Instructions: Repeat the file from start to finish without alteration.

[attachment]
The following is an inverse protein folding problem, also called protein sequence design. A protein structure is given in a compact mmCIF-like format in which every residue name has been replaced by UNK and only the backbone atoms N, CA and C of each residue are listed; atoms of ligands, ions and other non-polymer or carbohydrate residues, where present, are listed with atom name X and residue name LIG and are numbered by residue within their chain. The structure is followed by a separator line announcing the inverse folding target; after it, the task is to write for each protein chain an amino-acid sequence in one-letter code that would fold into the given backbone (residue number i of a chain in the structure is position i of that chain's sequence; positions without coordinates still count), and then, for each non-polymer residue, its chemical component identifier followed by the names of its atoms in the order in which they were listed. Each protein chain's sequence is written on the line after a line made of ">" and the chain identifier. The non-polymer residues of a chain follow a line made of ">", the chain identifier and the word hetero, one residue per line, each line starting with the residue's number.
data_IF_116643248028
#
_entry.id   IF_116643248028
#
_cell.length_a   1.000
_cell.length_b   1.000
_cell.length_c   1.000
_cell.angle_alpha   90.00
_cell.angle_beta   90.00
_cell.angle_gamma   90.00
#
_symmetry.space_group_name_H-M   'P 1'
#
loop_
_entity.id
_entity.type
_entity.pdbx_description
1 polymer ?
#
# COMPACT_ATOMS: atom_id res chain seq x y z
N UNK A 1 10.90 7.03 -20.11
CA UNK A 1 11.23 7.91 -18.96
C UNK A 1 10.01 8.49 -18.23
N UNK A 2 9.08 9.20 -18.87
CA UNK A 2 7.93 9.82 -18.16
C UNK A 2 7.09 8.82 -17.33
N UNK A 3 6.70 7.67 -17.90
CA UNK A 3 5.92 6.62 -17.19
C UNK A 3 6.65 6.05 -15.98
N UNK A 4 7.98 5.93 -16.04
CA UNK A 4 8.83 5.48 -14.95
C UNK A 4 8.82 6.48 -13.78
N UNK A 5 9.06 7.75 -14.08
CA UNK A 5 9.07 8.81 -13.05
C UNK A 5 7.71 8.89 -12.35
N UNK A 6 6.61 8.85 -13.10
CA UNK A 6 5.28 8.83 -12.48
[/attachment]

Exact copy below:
The following is an inverse protein folding problem, also called protein sequence design. A protein structure is given in a compact mmCIF-like format in which every residue name has been replaced by UNK and only the backbone atoms N, CA and C of each residue are listed; atoms of ligands, ions and other non-polymer or carbohydrate residues, where present, are listed with atom name X and residue name LIG and are numbered by residue within their chain. The structure is followed by a separator line announcing the inverse folding target; after it, the task is to write for each protein chain an amino-acid sequence in one-letter code that would fold into the given backbone (residue number i of a chain in the structure is position i of that chain's sequence; positions without coordinates still count), and then, for each non-polymer residue, its chemical component identifier followed by the names of its atoms in the order in which they were listed. Each protein chain's sequence is written on the line after a line made of ">" and the chain identifier. The non-polymer residues of a chain follow a line made of ">", the chain identifier and the word hetero, one residue per line, each line starting with the residue's number.
data_IF_116643248028
#
_entry.id   IF_116643248028
#
_cell.length_a   1.000
_cell.length_b   1.000
_cell.length_c   1.000
_cell.angle_alpha   90.00
_cell.angle_beta   90.00
_cell.angle_gamma   90.00
#
_symmetry.space_group_name_H-M   'P 1'
#
loop_
_entity.id
_entity.type
_entity.pdbx_description
1 polymer ?
#
# COMPACT_ATOMS: atom_id res chain seq x y z
N UNK A 1 10.90 7.03 -20.11
CA UNK A 1 11.23 7.91 -18.96
C UNK A 1 10.01 8.49 -18.23
N UNK A 2 9.08 9.20 -18.87
CA UNK A 2 7.93 9.82 -18.16
C UNK A 2 7.09 8.82 -17.33
N UNK A 3 6.70 7.67 -17.90
CA UNK A 3 5.92 6.62 -17.19
C UNK A 3 6.65 6.05 -15.98
N UNK A 4 7.98 5.93 -16.04
CA UNK A 4 8.83 5.48 -14.95
C UNK A 4 8.82 6.48 -13.78
N UNK A 5 9.06 7.75 -14.08
CA UNK A 5 9.07 8.81 -13.05
C UNK A 5 7.71 8.89 -12.35
N UNK A 6 6.61 8.85 -13.10
CA UNK A 6 5.28 8.83 -12.48